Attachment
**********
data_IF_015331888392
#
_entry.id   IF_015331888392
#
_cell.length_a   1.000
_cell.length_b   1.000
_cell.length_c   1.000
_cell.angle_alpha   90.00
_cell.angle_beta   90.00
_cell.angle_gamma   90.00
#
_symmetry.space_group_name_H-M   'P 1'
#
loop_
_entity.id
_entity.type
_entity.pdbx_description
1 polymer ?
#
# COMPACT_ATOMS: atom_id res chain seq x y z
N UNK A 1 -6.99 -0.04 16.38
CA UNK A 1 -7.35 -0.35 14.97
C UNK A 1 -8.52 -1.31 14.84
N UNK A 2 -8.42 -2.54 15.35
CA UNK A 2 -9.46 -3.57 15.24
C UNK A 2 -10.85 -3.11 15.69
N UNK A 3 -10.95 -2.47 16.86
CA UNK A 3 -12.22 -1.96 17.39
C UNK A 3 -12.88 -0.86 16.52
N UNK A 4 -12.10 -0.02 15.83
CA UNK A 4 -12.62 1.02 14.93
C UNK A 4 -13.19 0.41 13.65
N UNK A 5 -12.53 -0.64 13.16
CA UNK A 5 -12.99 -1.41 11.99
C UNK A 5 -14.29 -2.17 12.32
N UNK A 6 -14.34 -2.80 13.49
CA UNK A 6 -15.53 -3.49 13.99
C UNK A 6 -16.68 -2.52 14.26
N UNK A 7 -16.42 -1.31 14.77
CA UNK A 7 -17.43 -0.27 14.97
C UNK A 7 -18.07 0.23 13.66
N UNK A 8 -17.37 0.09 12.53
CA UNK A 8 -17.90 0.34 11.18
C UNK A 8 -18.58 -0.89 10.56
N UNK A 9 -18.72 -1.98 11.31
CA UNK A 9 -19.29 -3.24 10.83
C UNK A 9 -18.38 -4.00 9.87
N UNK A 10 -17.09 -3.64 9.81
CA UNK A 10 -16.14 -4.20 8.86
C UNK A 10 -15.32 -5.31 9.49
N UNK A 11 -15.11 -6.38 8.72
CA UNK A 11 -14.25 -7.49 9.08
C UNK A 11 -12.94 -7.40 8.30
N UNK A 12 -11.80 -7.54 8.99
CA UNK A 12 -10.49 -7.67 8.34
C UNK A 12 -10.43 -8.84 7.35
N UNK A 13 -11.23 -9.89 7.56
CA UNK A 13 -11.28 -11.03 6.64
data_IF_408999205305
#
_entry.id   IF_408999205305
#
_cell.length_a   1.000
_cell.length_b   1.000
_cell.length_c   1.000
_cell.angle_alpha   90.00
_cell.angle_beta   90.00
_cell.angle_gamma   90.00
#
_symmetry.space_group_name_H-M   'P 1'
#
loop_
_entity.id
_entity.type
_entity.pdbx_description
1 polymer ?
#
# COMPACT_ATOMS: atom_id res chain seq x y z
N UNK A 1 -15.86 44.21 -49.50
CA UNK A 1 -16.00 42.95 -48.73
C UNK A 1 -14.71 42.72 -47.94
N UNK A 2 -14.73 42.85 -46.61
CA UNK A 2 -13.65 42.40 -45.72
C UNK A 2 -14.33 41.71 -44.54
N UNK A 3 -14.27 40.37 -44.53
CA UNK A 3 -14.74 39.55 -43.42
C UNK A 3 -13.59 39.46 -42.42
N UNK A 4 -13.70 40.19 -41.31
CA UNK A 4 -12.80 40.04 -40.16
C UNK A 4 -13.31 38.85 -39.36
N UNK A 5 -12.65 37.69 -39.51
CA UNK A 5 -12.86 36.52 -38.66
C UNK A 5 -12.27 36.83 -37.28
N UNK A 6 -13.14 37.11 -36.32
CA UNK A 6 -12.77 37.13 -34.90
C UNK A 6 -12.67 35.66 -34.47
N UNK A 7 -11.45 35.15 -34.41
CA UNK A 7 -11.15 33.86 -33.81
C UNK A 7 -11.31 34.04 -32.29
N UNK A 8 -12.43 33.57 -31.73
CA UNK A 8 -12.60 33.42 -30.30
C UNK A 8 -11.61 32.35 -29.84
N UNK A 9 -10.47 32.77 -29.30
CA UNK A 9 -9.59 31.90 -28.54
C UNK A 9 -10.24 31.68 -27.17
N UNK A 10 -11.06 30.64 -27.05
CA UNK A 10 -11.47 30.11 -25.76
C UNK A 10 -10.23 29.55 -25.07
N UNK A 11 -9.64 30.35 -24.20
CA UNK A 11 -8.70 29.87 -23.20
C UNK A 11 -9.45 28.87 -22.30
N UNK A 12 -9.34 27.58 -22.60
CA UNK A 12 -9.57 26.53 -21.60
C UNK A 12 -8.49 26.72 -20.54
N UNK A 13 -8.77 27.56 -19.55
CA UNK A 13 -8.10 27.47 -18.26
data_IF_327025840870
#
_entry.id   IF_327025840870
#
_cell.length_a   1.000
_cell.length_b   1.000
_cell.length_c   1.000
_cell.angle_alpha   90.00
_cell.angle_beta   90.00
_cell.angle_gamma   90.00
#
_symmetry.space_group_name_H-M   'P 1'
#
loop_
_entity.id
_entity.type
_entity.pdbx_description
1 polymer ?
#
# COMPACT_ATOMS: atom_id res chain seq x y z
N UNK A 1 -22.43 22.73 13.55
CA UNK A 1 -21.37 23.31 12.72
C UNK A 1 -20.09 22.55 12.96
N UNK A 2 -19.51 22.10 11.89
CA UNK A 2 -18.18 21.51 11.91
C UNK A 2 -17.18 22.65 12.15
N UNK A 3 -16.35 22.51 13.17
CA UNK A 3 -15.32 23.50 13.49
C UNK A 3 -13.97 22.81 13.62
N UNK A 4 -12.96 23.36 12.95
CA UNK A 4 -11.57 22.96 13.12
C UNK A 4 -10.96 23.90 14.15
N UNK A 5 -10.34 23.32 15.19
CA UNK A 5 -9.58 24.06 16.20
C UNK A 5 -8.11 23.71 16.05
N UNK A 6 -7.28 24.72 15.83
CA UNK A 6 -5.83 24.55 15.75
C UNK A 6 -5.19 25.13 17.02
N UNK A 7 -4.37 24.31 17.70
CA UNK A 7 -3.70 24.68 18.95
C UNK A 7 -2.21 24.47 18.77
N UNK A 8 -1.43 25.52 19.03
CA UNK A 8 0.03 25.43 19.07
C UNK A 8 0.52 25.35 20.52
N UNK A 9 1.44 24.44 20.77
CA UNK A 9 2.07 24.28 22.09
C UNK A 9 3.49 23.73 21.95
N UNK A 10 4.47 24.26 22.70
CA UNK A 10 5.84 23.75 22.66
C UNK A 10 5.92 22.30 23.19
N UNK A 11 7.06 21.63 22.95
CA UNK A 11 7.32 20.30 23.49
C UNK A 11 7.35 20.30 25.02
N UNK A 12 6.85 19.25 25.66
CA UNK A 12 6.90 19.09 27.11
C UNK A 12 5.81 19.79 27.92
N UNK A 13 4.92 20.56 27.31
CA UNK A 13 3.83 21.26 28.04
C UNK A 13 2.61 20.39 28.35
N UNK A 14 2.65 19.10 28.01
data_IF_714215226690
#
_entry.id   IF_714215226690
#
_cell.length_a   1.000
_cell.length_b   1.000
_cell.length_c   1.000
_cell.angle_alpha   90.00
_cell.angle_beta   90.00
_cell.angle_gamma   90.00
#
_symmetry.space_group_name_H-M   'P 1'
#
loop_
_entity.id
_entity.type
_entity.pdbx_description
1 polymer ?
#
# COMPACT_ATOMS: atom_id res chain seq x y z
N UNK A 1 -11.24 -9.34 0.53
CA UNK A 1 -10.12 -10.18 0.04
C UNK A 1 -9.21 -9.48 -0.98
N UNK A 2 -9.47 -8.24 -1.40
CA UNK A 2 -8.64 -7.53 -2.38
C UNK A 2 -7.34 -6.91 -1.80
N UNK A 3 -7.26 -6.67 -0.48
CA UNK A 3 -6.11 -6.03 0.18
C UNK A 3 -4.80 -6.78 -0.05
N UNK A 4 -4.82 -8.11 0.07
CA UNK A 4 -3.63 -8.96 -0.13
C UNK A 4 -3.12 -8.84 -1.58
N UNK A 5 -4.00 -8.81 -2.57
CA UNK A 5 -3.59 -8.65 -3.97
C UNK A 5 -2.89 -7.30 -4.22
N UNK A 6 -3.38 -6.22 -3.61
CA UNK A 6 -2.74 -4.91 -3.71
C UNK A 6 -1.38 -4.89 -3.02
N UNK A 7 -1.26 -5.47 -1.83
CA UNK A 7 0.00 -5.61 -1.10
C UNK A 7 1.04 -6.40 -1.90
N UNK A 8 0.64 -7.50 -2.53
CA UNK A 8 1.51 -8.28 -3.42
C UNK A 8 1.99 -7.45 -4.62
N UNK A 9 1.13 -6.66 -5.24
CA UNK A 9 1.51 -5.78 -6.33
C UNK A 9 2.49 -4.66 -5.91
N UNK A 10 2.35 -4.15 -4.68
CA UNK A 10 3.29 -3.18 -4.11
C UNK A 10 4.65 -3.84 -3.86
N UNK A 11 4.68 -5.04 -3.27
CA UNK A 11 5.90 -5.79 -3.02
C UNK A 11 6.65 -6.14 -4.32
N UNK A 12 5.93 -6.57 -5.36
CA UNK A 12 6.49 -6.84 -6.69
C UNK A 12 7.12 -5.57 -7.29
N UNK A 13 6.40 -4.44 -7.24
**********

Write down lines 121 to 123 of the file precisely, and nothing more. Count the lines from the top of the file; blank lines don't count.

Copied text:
_cell.length_a   1.000
_cell.length_b   1.000
_cell.length_c   1.000